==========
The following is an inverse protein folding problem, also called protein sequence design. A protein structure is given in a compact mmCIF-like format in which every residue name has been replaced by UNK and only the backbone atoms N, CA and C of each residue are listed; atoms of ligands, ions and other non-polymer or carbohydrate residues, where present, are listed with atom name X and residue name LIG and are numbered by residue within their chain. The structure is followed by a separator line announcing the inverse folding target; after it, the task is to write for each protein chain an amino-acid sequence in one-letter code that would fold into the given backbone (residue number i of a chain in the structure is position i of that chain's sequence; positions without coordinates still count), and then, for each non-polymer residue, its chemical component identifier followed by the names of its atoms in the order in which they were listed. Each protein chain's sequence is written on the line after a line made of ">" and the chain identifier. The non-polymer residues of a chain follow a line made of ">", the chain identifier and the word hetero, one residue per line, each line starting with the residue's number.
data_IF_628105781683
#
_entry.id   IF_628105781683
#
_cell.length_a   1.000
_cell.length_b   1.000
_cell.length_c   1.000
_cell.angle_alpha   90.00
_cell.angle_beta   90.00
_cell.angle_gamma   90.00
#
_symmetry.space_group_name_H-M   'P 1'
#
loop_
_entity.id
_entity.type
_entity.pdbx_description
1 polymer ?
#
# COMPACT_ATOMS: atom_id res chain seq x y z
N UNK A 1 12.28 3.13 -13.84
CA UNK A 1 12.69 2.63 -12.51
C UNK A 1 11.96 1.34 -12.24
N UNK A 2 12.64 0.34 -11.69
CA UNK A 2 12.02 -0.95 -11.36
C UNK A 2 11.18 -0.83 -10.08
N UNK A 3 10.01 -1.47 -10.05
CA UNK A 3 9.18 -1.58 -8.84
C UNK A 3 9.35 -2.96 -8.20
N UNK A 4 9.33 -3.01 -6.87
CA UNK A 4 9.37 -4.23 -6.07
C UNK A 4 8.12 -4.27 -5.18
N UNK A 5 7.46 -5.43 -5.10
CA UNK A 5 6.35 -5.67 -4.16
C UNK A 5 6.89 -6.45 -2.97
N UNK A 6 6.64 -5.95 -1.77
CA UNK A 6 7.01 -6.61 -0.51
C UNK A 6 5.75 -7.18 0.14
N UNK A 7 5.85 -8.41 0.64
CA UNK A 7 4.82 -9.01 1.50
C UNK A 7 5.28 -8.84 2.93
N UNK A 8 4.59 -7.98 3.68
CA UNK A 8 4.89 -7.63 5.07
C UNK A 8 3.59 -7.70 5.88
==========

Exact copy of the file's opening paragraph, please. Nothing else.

The following is an inverse protein folding problem, also called protein sequence design. A protein structure is given in a compact mmCIF-like format in which every residue name has been replaced by UNK and only the backbone atoms N, CA and C of each residue are listed; atoms of ligands, ions and other non-polymer or carbohydrate residues, where present, are listed with atom name X and residue name LIG and are numbered by residue within their chain. The structure is followed by a separator line announcing the inverse folding target; after it, the task is to write for each protein chain an amino-acid sequence in one-letter code that would fold into the given backbone (residue number i of a chain in the structure is position i of that chain's sequence; positions without coordinates still count), and then, for each non-polymer residue, its chemical component identifier followed by the names of its atoms in the order in which they were listed. Each protein chain's sequence is written on the line after a line made of ">" and the chain identifier. The non-polymer residues of a chain follow a line made of ">", the chain identifier and the word hetero, one residue per line, each line starting with the residue's number.